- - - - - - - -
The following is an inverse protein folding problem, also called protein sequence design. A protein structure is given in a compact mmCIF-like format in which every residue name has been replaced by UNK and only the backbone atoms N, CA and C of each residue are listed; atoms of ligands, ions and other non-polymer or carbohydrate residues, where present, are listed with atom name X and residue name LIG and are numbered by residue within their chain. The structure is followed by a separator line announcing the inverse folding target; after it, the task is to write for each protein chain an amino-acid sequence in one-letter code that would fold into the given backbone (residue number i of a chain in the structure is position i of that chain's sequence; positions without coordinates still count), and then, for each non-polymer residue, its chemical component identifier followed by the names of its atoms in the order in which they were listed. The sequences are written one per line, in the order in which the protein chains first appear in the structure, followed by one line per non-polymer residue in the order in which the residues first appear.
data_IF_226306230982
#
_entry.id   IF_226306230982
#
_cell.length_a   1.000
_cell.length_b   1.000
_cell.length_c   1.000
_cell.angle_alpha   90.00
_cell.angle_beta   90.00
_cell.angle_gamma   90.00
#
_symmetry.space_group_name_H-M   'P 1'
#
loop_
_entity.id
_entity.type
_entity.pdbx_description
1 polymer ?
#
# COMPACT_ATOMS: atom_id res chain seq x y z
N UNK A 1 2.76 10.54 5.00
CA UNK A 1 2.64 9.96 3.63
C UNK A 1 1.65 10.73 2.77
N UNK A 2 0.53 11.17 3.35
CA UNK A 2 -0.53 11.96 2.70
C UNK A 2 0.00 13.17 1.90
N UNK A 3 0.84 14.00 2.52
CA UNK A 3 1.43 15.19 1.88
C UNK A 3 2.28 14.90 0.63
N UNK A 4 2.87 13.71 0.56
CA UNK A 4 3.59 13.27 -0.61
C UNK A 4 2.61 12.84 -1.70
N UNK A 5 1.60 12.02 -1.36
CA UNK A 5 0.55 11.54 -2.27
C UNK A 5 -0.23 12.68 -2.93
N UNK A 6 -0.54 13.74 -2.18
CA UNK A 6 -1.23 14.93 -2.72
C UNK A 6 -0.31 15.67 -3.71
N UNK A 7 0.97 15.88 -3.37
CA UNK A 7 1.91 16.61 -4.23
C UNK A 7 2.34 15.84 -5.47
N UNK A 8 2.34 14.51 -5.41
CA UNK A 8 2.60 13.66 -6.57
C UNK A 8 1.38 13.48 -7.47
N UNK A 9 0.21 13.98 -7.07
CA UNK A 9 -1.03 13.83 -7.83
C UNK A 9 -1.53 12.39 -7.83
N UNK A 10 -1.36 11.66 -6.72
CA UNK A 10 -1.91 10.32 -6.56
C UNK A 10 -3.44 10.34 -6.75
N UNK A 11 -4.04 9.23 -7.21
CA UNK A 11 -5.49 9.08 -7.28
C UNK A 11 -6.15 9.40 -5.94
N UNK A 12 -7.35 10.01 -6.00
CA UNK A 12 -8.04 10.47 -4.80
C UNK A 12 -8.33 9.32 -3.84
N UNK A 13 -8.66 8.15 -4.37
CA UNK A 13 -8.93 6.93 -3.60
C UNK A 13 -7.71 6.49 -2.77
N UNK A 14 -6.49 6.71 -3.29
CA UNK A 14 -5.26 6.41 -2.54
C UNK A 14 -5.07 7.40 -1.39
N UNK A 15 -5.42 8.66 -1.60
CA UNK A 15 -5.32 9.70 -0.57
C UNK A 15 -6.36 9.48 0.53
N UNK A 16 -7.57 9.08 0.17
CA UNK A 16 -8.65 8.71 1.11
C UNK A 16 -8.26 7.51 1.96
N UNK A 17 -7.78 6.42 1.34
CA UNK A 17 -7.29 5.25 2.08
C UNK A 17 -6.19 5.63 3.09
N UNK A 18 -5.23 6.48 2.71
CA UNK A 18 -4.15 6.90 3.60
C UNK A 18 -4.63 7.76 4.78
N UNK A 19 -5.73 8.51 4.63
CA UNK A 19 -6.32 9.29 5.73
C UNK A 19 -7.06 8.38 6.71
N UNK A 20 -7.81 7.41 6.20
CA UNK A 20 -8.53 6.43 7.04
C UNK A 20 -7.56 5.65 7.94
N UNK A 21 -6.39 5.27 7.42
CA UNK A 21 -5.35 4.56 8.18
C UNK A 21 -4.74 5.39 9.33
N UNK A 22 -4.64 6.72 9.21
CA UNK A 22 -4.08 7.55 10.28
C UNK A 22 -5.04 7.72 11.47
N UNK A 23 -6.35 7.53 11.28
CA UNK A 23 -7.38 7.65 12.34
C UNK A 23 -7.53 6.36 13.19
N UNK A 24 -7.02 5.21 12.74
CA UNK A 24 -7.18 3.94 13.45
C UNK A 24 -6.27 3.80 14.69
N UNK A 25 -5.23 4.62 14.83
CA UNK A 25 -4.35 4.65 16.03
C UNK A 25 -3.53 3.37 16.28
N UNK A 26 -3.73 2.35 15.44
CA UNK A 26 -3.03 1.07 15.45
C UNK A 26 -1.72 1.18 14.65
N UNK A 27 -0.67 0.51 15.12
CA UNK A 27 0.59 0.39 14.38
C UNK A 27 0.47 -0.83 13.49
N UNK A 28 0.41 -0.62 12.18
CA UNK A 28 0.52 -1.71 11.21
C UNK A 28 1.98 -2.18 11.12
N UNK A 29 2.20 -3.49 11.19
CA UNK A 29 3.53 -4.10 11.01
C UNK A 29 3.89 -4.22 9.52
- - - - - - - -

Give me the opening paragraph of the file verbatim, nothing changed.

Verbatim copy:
The following is an inverse protein folding problem, also called protein sequence design. A protein structure is given in a compact mmCIF-like format in which every residue name has been replaced by UNK and only the backbone atoms N, CA and C of each residue are listed; atoms of ligands, ions and other non-polymer or carbohydrate residues, where present, are listed with atom name X and residue name LIG and are numbered by residue within their chain. The structure is followed by a separator line announcing the inverse folding target; after it, the task is to write for each protein chain an amino-acid sequence in one-letter code that would fold into the given backbone (residue number i of a chain in the structure is position i of that chain's sequence; positions without coordinates still count), and then, for each non-polymer residue, its chemical component identifier followed by the names of its atoms in the order in which they were listed. The sequences are written one per line, in the order in which the protein chains first appear in the structure, followed by one line per non-polymer residue in the order in which the residues first appear.